09/2020 - 09/2023

Prof. Dr. med. Surjo R. Soekadar

Neurowissenschaftliches Forschungszentrum (NWFZ) Klinik für Psychiatrie und Psychotherapie (CCM) Charité - Universitätsmedizin Berlin

Charitéplatz 1

10117 Berlin

Tel.: 0163 / 1644889


Charité - Universitätsmedizin Berlin
Kooperationspartner: Physikalisch-Technische Bundesanstalt, Institut Berlin

Funding period: 09/2020 - 09/2023

Prof. Dr. med. Surjo R. Soekadar
Neurowissenschaftliches Forschungszentrum (NWFZ) Klinik für Psychiatrie und Psychotherapie (CCM) Charité - Universitätsmedizin Berlin
Charitéplatz 1
10117 Berlin
Telefon: +49-163-1644889

Applicant: Charité - Universitätsmedizin Berlin
Cooperation partner: Technische Bundesanstalt Institut Berlin, Technische Universität Berlin

The aim of the joint research project of Andreas Meisel (Charité - Universitätsmedizin Berlin) and Hermona Soreq (Hebrew University of Jerusalem) is to better understand the body's molecular processes during a stroke and to generate new therapeutic approaches. The circulatory disorder in the brain leads to severe damage in one third of the stroke patients, which permanently affects their quality of life. Almost a third of the patients die within the first year. The brain damage causes a two-part immune reaction, which manifests itself in an inflammation of the central nervous system with simultaneous weakening of the immune system. The consequence of this autoimmune reaction are serious infections. The physicians are investigating how so-called "microRNAs", this means special ribonucleic acids, control the signal transduction of the messenger acetylcholine in the brain, which regulates the described immune reaction.

Funding period: 01/2019 - 12/2021

Prof. Dr. med. Andreas Meisel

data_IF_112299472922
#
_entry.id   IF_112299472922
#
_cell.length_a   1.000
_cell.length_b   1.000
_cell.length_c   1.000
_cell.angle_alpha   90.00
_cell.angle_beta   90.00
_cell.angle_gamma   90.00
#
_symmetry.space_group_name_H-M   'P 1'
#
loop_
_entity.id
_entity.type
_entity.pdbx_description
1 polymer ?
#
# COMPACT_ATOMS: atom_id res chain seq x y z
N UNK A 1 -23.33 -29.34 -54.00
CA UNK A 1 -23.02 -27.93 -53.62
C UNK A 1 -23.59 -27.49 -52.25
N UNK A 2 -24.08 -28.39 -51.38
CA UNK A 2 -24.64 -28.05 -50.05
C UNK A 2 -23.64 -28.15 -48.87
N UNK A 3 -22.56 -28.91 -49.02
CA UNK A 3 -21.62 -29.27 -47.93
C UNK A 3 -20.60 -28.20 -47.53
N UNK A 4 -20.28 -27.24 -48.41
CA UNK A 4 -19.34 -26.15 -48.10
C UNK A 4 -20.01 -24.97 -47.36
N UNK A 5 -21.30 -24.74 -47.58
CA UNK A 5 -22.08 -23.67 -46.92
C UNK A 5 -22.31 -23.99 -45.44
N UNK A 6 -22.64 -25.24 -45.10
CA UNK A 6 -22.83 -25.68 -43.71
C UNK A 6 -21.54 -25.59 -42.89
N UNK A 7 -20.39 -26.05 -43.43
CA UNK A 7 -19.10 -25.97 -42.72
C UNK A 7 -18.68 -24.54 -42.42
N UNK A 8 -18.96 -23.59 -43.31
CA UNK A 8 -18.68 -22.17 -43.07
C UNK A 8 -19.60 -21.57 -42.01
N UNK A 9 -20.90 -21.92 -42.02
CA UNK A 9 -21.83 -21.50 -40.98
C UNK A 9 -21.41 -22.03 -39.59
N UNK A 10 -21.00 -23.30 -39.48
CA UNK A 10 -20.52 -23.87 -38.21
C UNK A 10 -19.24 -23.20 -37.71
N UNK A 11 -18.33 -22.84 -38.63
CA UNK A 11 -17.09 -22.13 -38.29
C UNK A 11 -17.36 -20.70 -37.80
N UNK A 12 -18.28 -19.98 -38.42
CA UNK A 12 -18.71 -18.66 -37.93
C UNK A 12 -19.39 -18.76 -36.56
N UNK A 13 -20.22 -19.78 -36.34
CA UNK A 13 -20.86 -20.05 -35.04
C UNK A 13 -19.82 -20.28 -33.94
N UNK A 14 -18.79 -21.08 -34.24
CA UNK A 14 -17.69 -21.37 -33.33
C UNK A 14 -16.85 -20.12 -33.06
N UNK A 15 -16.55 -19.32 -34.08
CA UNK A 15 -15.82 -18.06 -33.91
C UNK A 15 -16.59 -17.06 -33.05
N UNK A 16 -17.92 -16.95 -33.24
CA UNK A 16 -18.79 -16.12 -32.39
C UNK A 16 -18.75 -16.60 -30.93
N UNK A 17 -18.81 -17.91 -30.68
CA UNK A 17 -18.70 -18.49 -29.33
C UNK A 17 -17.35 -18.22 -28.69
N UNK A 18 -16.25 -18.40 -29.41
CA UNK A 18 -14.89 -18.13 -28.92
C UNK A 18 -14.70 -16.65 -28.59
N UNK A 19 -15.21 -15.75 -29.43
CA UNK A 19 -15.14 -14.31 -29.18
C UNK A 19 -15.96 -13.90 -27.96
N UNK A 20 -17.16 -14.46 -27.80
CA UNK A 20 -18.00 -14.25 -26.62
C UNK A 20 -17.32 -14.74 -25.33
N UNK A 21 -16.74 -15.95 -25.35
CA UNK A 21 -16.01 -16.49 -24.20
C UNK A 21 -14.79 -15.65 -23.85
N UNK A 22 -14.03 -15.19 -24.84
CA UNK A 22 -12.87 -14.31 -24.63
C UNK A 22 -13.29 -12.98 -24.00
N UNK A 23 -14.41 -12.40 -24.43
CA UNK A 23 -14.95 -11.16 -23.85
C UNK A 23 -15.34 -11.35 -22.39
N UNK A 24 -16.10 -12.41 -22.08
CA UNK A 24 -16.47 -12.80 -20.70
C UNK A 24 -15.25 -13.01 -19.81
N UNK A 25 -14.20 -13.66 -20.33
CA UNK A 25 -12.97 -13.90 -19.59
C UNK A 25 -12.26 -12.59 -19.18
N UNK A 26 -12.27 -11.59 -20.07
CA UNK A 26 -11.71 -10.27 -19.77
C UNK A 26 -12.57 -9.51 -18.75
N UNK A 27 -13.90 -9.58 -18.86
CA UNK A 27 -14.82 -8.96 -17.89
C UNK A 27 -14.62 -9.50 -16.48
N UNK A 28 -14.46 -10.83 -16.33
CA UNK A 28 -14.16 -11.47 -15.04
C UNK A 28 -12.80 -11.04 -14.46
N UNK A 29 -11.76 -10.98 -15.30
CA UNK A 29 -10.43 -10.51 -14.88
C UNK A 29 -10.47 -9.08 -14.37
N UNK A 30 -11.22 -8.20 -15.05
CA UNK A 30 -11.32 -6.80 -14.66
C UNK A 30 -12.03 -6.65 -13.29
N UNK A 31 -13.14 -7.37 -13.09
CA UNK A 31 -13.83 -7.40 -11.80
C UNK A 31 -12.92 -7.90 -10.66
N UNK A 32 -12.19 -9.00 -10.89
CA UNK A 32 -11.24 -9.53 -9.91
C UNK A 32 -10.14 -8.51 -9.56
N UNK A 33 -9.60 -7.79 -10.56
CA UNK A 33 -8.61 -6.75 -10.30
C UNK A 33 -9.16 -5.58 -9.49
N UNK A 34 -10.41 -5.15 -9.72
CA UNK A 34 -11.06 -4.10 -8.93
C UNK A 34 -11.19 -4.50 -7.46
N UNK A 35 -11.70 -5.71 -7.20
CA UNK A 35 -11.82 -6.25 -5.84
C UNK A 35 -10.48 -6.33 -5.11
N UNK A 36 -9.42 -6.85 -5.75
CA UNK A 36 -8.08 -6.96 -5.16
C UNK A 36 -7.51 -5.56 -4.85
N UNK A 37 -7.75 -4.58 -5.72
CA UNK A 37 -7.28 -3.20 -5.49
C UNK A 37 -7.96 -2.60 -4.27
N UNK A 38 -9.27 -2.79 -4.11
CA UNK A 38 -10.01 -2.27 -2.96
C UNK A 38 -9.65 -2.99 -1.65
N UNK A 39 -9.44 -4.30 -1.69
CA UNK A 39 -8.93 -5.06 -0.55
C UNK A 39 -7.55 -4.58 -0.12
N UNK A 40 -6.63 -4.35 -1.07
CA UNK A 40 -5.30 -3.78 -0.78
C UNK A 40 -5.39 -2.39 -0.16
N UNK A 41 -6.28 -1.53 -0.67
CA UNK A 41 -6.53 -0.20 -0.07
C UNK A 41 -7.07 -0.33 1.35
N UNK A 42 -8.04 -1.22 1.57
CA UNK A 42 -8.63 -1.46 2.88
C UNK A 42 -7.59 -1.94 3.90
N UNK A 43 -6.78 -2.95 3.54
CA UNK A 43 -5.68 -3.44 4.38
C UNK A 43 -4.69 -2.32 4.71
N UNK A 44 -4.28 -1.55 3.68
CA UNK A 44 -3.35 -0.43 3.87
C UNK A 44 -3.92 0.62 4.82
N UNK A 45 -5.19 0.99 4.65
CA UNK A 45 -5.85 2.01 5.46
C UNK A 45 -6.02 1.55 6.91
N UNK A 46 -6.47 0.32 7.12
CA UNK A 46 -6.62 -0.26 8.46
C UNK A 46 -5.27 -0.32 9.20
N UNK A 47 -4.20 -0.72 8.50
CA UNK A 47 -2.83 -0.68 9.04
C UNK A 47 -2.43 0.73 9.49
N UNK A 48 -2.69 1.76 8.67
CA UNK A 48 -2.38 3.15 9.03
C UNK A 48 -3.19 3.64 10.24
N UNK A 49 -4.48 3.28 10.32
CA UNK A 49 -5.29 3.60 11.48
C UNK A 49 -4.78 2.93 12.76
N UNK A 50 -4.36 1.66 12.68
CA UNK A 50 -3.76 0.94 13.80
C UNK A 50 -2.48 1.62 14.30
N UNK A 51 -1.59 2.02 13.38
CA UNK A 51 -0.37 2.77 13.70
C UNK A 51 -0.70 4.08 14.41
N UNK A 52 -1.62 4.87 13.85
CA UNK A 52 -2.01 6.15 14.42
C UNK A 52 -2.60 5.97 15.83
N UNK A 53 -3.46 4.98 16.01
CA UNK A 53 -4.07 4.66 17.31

Charité – Universitätsmedizin Berlin
Leiter im NeuroCure Clinical Research Center (NCRC)
Charitéplatz 1
10117 Berlin

Applicant: Charité - Universitätsmedizin Berlin
Cooperation partner: Hebrew University

At Charité - Universitätsmedizin Berlin, T cells that have been modified with T cell receptors are used for the first time in the treatment of patients with multiple myeloma, one of the most common tumors of bone and bone marrow. In this project associated with a clinical study, the effect of T cell therapy on the destruction of tumor cells in the bone marrow of mice is investigated in order to understand and overcome the causes of recurrence of tumors. Innovative imaging techniques such as long-term analyzes at the single cell level and 3-photon microscopy in the bone marrow are employed. With the research project of Anja Hauser-Hankeln (Professor of Immunology, Charité), Matthias Leisegang (Professor of T-Cell Therapy, Charité) and Raluca Niesner (Professor of Biophysics in the Department of Veterinary Medicine, FU Berlin), the T-cell-induced deterioration in the bone marrow can be examined in real time in order to pave the way for further development of even more effective T-cell therapies in the future.

Funding period: 09/2020 - 09/2023

Prof. Dr. Med. Vet. Anja Erika Hauser-Hankeln
Gleimstraße 52
10437 Berlin
Tel: +49 (0)170-2788873
Fax: +49 (0)30-81616443

Applicant: Charité - Universitätsmedizin Berlin
Cooperation partner: Freie Universität Berlin